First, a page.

St. Louis SEO Guide: Developing A Content Strategy For A Small Business

St. Louis SEO Guide: Developing A Content Strategy For A Small Business

For St. Louis businesses, SEO is often an afterthought. Search engine optimization takes time to do the right way — advertising, either through pay-per-click, social media, or traditional methods, offers much quicker results.

But SEO can offer a better return on investment overall. According to one study, organic search drives 51 percent of traffic online; that number is higher for the business-to-business sector. When you’ve got a steady stream of incoming traffic, you don’t need to pour money into advertising.

For local businesses, that’s a big selling point. We’ve been in St. Louis for several years now, and many of our clients come to us because they’re invisible to local searchers; if they could just improve their rankings, they reason, they could spend a lot less on marketing overall. 

Granted, we’re writing this post for the same reason you’re reading it: We want more traffic and more business. If every single person who stumbled across our website contacted us for a quote, we’d be incredibly satisfied.

Still, we realize that some businesses have in-house resources that they’d like to utilize before contacting SEO contractors. Some business owners simply prefer to handle their content themselves. Some just don’t like us (we’d like to remind those businesses that we’ve refined our office’s personal hygiene policy).

If that sounds like you, understand this: You can create an SEO content strategy that works, and you won’t have to obsessively track keywords or pay hundreds of dollars per month for technical SEO tools. Most SEO is common sense, particularly local SEO, and if someone at your business can write competently, you can handle it. The first step is to create a content strategy.

Here’s everything you need to know to get started.

Develop a content publication schedule. Most businesses need to become publishers in order to function online. If you’re a florist, that means packing your site with up-to-date images of floral arrangements; if you’re an industrial supplier, that means providing helpful, actionable articles that will address customers’ questions about your products.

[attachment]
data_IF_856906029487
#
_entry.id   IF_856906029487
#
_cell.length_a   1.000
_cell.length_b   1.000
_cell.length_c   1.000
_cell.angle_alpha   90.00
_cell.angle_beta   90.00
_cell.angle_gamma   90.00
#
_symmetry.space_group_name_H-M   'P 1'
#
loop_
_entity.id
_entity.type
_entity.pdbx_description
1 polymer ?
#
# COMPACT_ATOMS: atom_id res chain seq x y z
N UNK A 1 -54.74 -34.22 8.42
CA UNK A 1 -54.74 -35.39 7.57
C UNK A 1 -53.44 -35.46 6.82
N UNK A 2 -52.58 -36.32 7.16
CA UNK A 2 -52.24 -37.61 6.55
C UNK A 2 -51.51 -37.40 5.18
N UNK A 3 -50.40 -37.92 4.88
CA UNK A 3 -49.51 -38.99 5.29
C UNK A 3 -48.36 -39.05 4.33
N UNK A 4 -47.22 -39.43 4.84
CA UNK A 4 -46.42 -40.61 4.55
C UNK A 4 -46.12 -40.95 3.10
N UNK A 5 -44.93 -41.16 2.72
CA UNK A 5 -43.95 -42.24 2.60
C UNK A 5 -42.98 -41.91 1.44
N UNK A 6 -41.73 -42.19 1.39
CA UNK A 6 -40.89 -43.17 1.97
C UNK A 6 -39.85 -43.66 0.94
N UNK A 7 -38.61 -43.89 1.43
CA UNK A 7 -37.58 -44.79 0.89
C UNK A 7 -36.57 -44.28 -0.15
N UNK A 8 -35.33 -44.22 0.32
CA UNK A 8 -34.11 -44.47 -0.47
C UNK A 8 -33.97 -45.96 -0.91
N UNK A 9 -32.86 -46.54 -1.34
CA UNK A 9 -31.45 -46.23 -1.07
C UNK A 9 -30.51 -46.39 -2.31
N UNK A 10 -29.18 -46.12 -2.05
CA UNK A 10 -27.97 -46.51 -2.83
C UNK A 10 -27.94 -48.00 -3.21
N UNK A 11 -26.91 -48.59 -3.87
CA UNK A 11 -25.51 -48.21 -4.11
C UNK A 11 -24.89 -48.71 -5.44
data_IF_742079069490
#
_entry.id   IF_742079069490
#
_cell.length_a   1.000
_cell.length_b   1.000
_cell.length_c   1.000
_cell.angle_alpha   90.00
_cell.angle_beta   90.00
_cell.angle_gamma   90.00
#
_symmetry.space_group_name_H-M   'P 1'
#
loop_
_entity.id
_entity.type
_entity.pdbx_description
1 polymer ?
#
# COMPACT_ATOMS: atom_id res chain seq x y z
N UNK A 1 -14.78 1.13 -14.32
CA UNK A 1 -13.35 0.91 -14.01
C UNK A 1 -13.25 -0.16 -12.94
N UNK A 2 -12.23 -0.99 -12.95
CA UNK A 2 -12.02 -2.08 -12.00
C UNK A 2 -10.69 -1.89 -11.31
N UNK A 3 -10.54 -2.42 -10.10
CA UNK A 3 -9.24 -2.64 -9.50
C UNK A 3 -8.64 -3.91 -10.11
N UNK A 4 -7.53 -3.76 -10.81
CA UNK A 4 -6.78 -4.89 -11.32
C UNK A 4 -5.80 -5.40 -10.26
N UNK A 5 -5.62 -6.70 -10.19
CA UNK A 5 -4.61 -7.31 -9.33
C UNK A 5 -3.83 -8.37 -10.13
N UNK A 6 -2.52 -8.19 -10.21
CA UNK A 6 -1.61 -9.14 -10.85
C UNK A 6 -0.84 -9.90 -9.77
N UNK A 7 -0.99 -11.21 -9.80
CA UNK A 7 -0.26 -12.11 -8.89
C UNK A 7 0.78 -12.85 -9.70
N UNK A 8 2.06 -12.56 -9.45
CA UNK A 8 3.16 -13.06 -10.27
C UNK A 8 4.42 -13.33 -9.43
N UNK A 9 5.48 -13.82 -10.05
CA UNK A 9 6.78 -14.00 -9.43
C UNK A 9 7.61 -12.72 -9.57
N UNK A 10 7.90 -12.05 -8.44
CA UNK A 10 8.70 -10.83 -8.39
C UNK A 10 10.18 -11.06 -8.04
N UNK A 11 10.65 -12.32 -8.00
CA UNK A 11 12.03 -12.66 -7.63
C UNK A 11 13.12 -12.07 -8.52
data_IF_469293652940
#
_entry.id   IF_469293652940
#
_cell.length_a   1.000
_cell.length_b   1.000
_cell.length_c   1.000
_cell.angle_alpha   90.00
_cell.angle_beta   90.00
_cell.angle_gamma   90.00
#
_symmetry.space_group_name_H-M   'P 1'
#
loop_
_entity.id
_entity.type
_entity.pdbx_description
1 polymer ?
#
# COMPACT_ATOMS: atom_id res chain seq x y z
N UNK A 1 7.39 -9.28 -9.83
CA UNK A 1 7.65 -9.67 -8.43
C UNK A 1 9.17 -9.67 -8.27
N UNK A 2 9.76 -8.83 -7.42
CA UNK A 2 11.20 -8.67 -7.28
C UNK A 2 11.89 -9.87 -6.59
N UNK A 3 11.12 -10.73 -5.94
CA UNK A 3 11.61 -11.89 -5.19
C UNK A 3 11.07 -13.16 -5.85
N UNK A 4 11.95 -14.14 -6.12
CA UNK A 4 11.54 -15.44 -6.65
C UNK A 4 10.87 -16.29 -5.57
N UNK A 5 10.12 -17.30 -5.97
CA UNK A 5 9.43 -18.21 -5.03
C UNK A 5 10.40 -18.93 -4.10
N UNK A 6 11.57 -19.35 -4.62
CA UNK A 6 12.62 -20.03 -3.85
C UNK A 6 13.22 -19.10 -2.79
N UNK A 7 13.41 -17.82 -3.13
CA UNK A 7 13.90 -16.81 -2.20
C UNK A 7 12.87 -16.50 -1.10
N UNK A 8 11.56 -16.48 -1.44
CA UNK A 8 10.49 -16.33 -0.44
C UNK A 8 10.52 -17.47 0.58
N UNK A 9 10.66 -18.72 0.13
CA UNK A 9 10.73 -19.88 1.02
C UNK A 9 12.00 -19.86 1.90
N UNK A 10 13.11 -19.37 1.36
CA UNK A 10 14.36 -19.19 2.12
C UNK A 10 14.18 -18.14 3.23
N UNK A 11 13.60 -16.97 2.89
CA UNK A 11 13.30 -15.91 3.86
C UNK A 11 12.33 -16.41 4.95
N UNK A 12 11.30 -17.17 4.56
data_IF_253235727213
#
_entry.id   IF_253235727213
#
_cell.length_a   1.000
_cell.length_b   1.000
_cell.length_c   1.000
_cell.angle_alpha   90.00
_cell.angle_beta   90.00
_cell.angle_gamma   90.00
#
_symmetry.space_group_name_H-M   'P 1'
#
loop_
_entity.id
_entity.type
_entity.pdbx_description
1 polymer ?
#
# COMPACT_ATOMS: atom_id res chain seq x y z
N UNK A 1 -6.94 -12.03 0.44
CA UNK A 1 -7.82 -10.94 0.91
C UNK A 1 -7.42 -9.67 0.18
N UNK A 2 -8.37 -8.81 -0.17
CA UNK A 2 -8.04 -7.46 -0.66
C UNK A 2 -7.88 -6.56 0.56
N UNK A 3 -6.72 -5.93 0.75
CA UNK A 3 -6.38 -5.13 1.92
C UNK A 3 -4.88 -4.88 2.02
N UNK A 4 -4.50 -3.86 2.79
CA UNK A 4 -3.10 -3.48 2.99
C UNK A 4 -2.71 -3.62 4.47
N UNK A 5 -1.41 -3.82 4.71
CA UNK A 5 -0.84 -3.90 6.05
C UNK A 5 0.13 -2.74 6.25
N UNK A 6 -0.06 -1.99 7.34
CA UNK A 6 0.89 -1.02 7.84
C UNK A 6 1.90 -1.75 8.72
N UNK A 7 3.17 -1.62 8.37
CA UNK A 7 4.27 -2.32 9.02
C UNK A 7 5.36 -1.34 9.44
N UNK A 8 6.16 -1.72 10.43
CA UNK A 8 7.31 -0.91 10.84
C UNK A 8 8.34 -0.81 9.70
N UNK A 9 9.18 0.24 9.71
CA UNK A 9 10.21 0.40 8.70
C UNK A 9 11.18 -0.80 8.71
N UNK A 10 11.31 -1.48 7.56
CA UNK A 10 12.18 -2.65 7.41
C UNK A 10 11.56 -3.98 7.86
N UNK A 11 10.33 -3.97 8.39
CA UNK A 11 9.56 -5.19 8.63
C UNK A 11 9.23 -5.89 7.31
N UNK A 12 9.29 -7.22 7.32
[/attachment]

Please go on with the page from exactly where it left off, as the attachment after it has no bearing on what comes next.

In any case, your schedule needs to be consistent. New sites should try to publish content at least twice per week. Once per day is better, but unless you write quickly, that might be feasible. Set a goal that you’ll be able to manage, and don’t get discouraged if you fall behind — just get back on it.

Running a business is difficult, and you’ll inevitably find yourself drifting behind your content schedule. When you’ve got downtime, try to get about a month ahead; in other words, you’re writing February’s blogs in January.

Start your schedule by listing the topics you want to cover for the next several months. We use simple spreadsheets (you can download a quick template here). Track word counts, keywords, expected publication dates, and anything else that seems pertinent. Tools like Trello can be helpful for keeping on track.

Use novel methods to find topics for your content. Keyword research can be time consuming, and if you’re starting from scratch, you’ll probably feel overwhelmed. I’ll write a piece on basic techniques at some point, but in the meantime, here’s the best tactic for beginners: Forget everything you know about your business.

Think about topics that your readers would ask about, assuming that they have no knowledge of how your industry works. As Brien pointed out in my favorite blog on this site (seriously, read it, it’s good), that involves a lot of sheer guesswork and listening to your customers. 

Let’s say you’re selling web design services, and one of your customers asks what the difference is between Squarespace and WordPress. That’s a blog topic, right there — and probably one that you’d never think about, if you weren’t on the lookout for those types of questions.